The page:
Pera Museum's latest exhibition "Crystal Clear" recently opened its doors to visitors. Focusing on crystals, ranging from the perfectly transparent to the completely opaque, central to humans in the realms of science, magic, technology, healing, they are a "perfect example of the fluid and porous boundaries between the animate and inanimate, organic and inorganic," according to the museum website. The exhibition explores concepts, such as the ethical and ecological issues that arise in extracting crystal matter, but goes further, devising methods of sustainable curation, using crystals as a launching point. Bringing together the works of artists of different backgrounds, the project puts an emphasis on artistic cooperation and will be on display until March 7, 2021.
Pera Museum, a subsidiary of the Suna and Inan Kıraç Foundation, is putting 2020 behind it with a new exhibition, inspired in many ways by the global crisis. Curated by Elena Sorokina, “Crystal Clear” brings together the works of 20 artists from an array of countries, whose works focus on environmental and societal issues through the illuminating medium of crystals. The exhibition, which curators and artists have approached with an ecological sensibility, has put radical limits on the shipping of objects in a bid to lower the event's carbon footprint, encourages creative recycling strategies and promotes local collaborative productions.
The works reflect each artist's creative and political perspective but also their sensory and emotional stigmas, focusing on issues such as global transparency, human-soil relations, new bodily behaviors that have arisen during the pandemic, languages and their place in the media. The exhibition's diverse list of artists from various countries and generations includes the likes of Sammy Baloji, Minia Biabiany, Katinka Bock, Bianca Bondi, Gaëlle Choisne, Kıymet Daştan, Elmas Deniz, Sinem Dişli, Gluklya (Natalia Pershina-Yakimanskaya), Deniz Gül, Ilana Halperin, Gülsün Karamustafa, Yazan Khalili, Paul Maheke, Şener Özmen, Iz Öztat, Hale Tenger, Güneş Terkol, Berkay Tuncay and Adrien Vescovi.
For Sorokina, the curator of the exhibit, crystals are a perfect metaphor. Describing the roots of the projects, she explains: "Scientists typically describe crystals as 'growing,' even though in their eyes they are not alive. Many living organisms, such as mollusks, are able to produce crystals. In ancestral cultures, crystals and minerals are regarded as sentient." Taking the properties of crystals, the exhibition puts greater emphasis on ecological curation in reaction to the pandemic and showcases pieces that question global problems.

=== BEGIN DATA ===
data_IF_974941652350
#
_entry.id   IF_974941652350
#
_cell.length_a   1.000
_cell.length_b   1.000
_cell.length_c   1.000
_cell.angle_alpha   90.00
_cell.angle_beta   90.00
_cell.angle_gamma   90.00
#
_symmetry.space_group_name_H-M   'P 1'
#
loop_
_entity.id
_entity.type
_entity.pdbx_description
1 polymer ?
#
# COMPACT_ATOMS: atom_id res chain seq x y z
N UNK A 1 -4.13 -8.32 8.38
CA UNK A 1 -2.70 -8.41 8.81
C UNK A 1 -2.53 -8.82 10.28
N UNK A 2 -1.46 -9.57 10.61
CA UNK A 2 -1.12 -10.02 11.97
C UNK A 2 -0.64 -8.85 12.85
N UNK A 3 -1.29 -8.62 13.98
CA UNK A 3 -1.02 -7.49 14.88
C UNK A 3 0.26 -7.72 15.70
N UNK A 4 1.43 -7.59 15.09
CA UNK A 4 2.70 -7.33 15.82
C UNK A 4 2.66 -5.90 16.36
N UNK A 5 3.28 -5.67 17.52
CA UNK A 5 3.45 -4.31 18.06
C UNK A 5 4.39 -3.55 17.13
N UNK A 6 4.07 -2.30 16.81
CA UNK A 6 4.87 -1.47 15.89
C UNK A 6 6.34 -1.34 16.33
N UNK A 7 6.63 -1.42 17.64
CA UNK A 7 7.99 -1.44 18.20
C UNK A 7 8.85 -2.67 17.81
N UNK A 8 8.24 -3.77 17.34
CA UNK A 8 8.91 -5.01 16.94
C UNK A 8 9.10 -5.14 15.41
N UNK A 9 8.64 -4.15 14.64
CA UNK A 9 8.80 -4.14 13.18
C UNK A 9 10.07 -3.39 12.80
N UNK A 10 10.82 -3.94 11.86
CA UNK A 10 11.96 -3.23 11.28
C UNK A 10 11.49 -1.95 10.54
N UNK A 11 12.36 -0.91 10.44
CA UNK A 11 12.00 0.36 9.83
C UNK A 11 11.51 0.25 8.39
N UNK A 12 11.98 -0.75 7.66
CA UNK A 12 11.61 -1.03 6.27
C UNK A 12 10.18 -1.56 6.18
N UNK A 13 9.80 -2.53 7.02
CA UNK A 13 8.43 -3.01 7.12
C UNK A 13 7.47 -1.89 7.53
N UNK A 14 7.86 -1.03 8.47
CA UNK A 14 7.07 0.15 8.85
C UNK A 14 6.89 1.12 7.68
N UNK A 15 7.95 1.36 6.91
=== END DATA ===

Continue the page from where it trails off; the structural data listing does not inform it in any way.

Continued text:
According to Sorokina, the books, “Down to Earth: Politics in the New Climatic Regime” by Bruno Latour and “The Transparency Society” by Byung-Chul Han, were the driving force behind the exhibition. Referring to both thinkers she explains: "Today anyone can obtain information about anything. Everything – and everyone – has become transparent, unveiled and exposed. Yet transparency has its dark side and can turn into opacity, without us even noticing it."
Through its experimental implementation, "Crystal Clear" aims to create an ecosystem of production relationships that prioritize sustainable curatorial practices in a classical exhibition format.
The catalog comprises of an introduction to the exhibition by curator Elena Sorokina, an article that inspired the project by renowned thinker Bruno Latour, art historian Spyros Papapetros’ article on the structure and characteristics of crystals and artist Katy’taya Catitu Tayassu’s articles on crystal-based shamanic healing and rituals as well as descriptions and photographs of the artists and works featured in the exhibition.
“Crystal Clear” is on display on the third floor of Pera Museum until March 7.